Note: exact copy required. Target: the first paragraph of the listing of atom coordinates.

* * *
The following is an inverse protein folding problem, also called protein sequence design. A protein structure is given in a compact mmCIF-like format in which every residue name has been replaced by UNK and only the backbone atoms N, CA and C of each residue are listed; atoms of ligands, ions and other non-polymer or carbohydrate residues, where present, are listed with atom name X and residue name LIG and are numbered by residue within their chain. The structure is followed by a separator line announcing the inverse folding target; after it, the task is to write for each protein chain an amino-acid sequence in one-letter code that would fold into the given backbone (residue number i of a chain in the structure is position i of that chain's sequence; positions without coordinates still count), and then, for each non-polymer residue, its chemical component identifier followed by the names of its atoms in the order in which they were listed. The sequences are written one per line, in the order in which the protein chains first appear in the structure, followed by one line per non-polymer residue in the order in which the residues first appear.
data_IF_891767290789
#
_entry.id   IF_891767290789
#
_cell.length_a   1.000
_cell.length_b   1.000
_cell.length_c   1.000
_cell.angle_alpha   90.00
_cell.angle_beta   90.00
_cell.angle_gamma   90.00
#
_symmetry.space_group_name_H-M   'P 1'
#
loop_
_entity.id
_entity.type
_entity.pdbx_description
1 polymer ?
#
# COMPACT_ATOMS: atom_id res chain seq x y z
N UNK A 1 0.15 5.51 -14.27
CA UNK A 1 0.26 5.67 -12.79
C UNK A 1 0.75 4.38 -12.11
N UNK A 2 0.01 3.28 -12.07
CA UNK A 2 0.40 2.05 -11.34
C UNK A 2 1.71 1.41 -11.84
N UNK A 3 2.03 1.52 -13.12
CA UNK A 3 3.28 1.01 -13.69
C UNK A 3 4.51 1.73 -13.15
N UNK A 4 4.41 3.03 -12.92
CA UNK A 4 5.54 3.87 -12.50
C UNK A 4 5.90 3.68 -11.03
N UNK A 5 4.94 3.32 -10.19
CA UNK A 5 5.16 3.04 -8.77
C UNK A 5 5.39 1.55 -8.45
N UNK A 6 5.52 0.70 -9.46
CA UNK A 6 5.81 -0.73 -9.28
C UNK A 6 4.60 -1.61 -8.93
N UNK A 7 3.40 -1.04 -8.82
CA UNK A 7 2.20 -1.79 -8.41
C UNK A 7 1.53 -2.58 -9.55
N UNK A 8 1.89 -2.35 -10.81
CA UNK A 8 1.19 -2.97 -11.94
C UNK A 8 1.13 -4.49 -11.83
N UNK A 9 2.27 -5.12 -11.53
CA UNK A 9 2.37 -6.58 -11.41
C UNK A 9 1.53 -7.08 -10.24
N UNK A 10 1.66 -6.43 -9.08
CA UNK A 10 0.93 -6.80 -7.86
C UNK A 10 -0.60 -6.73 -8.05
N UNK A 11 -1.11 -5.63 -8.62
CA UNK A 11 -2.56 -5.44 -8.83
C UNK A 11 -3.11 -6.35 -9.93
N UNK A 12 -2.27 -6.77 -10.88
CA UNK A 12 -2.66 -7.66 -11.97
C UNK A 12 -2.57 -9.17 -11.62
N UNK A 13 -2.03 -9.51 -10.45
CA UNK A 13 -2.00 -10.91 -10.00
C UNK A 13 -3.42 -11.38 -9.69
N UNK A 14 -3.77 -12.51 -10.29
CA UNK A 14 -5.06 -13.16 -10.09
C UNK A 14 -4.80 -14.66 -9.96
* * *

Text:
The following is an inverse protein folding problem, also called protein sequence design. A protein structure is given in a compact mmCIF-like format in which every residue name has been replaced by UNK and only the backbone atoms N, CA and C of each residue are listed; atoms of ligands, ions and other non-polymer or carbohydrate residues, where present, are listed with atom name X and residue name LIG and are numbered by residue within their chain. The structure is followed by a separator line announcing the inverse folding target; after it, the task is to write for each protein chain an amino-acid sequence in one-letter code that would fold into the given backbone (residue number i of a chain in the structure is position i of that chain's sequence; positions without coordinates still count), and then, for each non-polymer residue, its chemical component identifier followed by the names of its atoms in the order in which they were listed. The sequences are written one per line, in the order in which the protein chains first appear in the structure, followed by one line per non-polymer residue in the order in which the residues first appear.